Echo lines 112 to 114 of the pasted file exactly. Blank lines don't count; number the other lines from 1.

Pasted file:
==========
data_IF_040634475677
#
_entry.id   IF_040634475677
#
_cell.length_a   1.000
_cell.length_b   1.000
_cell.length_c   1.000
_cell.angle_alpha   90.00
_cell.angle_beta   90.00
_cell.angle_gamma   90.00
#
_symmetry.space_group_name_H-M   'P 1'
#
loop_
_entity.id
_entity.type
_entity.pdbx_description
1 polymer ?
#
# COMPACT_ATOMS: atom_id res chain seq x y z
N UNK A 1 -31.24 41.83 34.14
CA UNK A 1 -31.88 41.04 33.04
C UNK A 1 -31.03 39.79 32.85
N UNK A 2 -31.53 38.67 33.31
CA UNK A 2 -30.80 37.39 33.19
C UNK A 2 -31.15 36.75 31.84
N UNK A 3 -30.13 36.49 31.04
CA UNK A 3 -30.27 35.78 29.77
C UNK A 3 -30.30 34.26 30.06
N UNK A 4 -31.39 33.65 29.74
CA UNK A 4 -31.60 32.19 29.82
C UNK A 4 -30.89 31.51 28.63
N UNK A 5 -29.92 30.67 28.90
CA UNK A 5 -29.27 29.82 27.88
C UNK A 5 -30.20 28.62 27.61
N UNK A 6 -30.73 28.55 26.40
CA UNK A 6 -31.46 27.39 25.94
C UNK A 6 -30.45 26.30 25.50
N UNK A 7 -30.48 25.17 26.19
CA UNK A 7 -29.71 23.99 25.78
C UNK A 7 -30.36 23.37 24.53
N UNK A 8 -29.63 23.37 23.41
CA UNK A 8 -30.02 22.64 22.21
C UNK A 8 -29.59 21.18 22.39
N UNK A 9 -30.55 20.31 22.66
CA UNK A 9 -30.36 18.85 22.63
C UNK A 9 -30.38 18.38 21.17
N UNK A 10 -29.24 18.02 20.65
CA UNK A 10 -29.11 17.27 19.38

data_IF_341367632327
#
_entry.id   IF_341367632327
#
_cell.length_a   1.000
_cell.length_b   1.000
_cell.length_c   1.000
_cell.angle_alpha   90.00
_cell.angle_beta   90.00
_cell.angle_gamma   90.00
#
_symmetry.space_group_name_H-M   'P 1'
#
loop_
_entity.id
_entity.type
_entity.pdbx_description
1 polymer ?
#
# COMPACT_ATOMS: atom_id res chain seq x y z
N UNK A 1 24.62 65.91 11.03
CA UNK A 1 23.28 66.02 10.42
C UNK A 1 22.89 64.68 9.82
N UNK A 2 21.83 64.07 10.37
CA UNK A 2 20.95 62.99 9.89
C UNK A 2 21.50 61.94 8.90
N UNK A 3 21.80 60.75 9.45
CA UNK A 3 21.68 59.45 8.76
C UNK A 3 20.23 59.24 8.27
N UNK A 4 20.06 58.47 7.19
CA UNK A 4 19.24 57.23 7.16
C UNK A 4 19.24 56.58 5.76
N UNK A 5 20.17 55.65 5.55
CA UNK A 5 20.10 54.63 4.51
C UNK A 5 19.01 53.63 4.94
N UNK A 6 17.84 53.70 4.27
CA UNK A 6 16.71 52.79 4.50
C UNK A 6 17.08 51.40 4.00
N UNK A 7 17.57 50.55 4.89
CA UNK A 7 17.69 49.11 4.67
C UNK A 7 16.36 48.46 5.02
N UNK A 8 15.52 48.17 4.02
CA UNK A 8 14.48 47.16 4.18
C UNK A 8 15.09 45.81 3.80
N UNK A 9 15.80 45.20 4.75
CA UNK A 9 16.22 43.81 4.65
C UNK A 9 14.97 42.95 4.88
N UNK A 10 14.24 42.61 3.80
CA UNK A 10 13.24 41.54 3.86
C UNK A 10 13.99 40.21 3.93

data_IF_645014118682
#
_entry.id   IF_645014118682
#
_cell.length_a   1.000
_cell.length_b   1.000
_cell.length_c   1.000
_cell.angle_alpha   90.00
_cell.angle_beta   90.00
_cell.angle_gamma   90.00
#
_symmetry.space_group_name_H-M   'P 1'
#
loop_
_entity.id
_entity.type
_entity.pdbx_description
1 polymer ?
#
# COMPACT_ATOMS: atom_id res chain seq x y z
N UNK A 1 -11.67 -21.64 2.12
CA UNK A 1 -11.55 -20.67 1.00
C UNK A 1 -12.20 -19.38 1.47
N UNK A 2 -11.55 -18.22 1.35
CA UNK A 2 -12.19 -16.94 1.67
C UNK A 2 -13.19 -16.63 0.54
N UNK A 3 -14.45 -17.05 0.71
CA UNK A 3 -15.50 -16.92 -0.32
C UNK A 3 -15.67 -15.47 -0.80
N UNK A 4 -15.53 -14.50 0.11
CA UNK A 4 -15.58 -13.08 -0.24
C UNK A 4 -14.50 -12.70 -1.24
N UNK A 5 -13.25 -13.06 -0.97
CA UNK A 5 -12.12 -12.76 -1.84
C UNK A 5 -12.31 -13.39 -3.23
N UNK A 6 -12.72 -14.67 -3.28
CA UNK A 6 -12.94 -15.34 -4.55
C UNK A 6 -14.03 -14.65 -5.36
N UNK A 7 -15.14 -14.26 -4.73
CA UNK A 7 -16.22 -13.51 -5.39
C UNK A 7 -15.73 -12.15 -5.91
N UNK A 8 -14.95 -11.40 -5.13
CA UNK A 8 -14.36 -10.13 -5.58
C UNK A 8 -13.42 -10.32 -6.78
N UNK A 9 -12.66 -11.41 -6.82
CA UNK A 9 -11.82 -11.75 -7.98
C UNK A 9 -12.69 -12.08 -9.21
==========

#
loop_
_entity.id